Life is full of choices that we make, some work out and some don't. I sympathize with kkuna, having your boat fall apart wouldn't leave anyone joyful!
However, we have no absolute guarantee in the products we purchase. One should have expected problems with boats coming from a new manufacturer. This is a fact and not a cheap shot at Hypr. In fact, this is a chance for Hypr to iron out production defects and produce better products to rival quality and innovation of other Hawaiian and Continental manufacturers.

Constructive feedback will help everyone paddlers and manufacturers alike.


#26 Tue, 01/31/2006 - 9:48pm

Those last two comments are correct and they stole my thoughts, we have to wait and see, the Manufactures all have a reputation, Karel is sending work to China, because it make business sense. I know from talking to him and his wife, he went in person to china to see the operations, one thing I did notice, he did not change the design of his canoe, like Vantage and Hokulea has, that sold me on the canoe.

#27 Wed, 02/01/2006 - 9:56am

Keanu: I'm just wondering why not let Ian take a look at the problem with your canoe, since he is asking for an opportunity to examine it. How can any builder correct a problem if we only complain abou it but not allow them to examine the product. It would make sense to show him the problem so that he can make correction for the safety of everyone. If there is a problem?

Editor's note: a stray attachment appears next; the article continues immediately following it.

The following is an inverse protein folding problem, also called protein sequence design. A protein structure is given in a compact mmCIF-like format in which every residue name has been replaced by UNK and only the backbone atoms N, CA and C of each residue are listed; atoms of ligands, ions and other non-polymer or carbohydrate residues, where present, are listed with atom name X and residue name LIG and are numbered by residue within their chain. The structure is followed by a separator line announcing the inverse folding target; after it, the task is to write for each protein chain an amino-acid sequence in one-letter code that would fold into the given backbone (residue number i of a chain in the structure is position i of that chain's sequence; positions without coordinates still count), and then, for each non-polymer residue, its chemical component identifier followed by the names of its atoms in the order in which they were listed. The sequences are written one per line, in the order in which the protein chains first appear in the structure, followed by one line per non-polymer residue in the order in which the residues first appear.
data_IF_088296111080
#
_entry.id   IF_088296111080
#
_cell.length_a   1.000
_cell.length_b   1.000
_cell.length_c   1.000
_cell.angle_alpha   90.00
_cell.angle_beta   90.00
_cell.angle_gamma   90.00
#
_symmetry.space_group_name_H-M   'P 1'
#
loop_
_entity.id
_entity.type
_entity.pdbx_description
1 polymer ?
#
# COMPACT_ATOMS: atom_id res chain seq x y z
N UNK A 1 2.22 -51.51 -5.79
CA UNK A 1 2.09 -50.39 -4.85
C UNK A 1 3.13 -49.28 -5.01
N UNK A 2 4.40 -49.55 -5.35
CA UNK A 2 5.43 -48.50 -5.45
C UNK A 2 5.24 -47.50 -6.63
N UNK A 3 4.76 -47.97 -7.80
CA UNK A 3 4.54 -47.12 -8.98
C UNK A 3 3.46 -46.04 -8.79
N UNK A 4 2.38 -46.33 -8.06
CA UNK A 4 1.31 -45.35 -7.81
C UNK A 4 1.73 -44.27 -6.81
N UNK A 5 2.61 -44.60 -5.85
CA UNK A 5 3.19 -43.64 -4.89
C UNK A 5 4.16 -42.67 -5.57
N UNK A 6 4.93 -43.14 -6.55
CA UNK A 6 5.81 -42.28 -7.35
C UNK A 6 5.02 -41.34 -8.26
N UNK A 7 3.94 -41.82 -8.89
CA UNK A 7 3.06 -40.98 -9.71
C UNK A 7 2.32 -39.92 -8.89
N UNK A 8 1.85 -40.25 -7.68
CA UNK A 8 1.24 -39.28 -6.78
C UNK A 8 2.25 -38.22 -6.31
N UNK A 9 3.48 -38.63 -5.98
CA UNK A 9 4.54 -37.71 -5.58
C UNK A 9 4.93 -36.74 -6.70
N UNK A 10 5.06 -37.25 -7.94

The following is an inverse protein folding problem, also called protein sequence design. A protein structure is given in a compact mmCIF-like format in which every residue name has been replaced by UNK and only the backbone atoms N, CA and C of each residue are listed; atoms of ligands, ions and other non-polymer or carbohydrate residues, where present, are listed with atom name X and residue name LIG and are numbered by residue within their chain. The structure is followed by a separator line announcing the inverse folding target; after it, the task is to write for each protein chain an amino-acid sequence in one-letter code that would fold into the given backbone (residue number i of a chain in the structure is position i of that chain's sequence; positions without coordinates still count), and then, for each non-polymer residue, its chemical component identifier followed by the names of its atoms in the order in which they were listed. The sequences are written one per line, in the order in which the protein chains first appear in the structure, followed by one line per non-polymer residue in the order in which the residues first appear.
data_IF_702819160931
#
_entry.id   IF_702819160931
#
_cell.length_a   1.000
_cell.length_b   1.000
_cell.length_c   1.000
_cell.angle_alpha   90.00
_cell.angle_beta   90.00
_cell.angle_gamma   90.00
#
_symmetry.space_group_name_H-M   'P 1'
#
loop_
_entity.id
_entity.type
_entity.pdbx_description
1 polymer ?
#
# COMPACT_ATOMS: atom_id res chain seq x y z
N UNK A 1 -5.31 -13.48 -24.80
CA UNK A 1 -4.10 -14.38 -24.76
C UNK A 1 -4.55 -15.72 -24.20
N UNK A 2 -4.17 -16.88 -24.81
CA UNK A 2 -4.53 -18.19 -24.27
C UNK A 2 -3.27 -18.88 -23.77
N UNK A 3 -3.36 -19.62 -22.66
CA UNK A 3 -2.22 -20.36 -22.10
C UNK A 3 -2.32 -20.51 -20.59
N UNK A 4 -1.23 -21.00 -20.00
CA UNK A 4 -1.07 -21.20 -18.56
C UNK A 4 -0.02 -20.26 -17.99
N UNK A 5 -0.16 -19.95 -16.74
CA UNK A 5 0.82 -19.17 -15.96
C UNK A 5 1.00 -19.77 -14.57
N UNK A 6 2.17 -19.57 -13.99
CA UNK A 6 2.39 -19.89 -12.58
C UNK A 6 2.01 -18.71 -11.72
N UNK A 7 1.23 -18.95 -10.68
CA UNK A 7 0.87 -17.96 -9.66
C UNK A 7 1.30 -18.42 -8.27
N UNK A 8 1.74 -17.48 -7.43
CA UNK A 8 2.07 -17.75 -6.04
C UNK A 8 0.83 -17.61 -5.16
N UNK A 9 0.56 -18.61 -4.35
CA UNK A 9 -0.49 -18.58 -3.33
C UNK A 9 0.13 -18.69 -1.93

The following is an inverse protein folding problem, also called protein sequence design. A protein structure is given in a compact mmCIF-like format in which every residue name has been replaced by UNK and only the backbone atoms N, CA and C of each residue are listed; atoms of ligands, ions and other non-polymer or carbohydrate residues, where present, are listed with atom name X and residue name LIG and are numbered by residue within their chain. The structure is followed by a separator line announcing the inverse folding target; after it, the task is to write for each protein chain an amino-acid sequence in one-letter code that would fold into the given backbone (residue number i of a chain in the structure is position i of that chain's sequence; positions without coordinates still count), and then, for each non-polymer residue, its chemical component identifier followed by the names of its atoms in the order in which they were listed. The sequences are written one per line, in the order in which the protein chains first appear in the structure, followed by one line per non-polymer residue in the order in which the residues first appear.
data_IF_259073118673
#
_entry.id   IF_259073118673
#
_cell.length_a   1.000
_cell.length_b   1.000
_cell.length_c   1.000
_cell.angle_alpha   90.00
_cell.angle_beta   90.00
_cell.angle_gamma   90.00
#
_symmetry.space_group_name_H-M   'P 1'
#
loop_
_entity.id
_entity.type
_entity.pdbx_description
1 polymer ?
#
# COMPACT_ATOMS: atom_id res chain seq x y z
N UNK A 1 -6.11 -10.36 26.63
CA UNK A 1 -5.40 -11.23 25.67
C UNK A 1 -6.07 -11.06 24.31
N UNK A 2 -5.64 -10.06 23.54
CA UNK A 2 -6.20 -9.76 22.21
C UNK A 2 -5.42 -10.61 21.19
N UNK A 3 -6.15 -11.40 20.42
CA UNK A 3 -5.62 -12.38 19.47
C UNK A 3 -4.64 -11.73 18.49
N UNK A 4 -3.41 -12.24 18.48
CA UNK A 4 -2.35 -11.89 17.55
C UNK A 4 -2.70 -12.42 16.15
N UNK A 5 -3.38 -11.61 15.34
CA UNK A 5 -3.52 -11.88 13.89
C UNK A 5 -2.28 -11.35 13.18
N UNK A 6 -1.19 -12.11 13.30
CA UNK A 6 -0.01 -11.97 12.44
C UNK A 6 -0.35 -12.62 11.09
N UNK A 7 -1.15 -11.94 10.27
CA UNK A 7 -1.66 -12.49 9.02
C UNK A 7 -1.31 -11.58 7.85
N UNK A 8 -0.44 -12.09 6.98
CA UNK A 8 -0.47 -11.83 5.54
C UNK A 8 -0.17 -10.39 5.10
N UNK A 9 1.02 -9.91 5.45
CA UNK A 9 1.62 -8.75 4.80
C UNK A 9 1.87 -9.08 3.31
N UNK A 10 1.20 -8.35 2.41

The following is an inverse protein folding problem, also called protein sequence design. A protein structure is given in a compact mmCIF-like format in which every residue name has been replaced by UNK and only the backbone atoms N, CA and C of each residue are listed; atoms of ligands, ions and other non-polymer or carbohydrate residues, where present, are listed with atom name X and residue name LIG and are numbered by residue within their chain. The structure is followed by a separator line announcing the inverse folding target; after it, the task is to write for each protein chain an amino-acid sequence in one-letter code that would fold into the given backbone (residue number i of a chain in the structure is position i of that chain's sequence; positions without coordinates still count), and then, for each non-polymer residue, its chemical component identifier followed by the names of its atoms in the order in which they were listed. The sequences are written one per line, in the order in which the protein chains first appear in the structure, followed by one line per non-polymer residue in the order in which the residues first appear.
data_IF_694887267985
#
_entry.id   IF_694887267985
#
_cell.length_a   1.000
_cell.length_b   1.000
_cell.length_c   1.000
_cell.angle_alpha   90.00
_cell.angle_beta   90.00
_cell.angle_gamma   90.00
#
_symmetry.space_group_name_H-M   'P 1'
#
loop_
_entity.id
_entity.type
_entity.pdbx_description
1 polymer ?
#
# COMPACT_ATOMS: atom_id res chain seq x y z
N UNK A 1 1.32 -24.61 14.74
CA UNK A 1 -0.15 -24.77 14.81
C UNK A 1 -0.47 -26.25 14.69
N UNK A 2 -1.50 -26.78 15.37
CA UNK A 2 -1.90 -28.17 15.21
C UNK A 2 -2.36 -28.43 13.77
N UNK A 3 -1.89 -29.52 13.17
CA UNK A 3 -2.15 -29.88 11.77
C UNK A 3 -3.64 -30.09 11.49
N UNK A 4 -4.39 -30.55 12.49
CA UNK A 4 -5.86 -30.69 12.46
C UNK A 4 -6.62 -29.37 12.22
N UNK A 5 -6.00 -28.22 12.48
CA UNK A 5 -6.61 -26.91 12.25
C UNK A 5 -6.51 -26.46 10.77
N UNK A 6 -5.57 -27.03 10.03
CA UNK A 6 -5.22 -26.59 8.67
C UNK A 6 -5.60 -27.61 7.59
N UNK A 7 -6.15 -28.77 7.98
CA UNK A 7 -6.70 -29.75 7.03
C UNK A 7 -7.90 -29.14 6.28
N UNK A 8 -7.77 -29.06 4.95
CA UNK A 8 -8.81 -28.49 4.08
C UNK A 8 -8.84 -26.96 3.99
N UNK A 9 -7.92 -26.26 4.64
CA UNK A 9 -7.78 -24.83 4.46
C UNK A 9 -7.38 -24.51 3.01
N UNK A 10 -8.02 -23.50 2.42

#28 Thu, 02/02/2006 - 8:44am

I love the CONSTRUCTIVE comments from everyone, and I like to address them. Let me tell you a quick story first.

My wife Lauren bought an IPOD over Xmas, a fully loaded one almost $500. Did NOT work afer one week. LOOKS perfectly OK !! buit .... its dead. Called Apple 4 times before we could get an RA # ( Return Authorization # and label where to send it ) I took it down to DHL this morning in Kona. The Manager at DHL, KIM tells me that in the last 4 weeks she has handled more than 200 such RAs for Apple !!!! Kona is a SMALL market, that's a lot. Apple has not even admitted that this is a recall problem. We cannot get a refund NOR get a REPLACMENT until they check out what we send them. This INVESTIGATION period will take between 6 to 8 weeks.

Only then they will notify us of whether we get a replacement or not. This is from a company that is loved by millions. And this is a product that sold millions of units around the world. Look at things in life in CONTEXT, its much worse with supposedly famous companies

I have spent my entire working life working with / for companies worldwide and if this situation allows everyone to learn something from it, then it worth the time it takes to respond to such issues raised, because it goes beyond paddlng.